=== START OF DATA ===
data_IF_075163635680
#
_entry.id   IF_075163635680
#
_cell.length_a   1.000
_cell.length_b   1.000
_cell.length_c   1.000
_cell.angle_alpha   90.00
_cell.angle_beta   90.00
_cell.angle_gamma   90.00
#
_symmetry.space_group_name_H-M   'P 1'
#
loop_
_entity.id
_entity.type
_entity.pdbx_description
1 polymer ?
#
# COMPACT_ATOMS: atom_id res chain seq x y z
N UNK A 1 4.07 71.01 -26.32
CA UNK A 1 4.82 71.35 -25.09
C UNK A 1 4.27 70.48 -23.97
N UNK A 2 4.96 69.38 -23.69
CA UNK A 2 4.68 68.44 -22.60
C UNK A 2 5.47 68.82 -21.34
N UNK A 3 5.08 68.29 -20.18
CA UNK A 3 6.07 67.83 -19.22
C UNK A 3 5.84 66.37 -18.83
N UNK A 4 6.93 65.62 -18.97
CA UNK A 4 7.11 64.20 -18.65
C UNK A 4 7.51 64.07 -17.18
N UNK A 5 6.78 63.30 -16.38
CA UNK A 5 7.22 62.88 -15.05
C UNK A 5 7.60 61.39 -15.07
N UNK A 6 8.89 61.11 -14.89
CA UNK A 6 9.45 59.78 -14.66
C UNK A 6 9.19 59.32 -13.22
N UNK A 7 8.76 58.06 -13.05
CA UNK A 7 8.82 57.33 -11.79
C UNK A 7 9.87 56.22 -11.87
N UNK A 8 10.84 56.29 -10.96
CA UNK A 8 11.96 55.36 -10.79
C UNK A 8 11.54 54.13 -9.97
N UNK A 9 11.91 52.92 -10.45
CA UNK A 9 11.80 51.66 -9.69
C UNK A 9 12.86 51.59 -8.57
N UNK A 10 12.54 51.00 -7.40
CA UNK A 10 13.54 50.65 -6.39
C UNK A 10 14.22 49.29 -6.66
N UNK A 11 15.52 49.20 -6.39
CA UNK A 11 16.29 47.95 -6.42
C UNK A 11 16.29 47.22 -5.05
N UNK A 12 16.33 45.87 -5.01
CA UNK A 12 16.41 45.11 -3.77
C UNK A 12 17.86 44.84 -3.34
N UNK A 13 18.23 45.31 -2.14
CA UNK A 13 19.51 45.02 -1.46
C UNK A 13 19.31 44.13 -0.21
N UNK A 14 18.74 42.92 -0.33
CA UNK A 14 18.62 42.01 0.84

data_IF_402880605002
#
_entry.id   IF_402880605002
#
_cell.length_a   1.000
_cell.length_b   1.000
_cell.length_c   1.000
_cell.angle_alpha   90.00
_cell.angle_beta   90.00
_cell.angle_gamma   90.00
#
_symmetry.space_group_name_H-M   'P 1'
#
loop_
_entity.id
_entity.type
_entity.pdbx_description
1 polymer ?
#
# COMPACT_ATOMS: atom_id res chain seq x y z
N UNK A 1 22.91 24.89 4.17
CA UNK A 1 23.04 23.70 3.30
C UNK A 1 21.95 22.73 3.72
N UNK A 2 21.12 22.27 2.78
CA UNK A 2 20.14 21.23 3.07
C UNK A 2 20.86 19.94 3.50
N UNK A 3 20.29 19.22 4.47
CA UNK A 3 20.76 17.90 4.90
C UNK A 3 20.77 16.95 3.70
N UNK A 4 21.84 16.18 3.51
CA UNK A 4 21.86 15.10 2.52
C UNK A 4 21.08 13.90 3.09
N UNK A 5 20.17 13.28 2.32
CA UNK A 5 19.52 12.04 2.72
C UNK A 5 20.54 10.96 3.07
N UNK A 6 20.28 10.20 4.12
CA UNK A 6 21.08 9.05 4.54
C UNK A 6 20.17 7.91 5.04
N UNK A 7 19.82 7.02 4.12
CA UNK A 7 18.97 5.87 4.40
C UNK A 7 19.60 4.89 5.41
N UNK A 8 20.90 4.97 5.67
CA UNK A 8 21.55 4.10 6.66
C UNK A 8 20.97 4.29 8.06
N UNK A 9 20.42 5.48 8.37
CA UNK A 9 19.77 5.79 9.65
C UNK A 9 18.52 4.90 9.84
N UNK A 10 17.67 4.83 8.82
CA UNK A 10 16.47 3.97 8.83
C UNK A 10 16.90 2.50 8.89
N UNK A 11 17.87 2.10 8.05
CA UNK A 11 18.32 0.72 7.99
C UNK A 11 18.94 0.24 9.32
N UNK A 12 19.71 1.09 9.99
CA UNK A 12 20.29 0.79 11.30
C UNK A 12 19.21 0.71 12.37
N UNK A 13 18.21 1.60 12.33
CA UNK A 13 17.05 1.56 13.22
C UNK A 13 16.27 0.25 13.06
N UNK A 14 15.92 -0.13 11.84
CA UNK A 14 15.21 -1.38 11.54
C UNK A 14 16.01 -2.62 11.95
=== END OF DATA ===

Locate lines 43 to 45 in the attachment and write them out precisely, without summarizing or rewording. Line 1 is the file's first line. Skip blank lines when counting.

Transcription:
CA UNK A 8 11.96 55.36 -10.79
C UNK A 8 11.54 54.13 -9.97
N UNK A 9 11.91 52.92 -10.45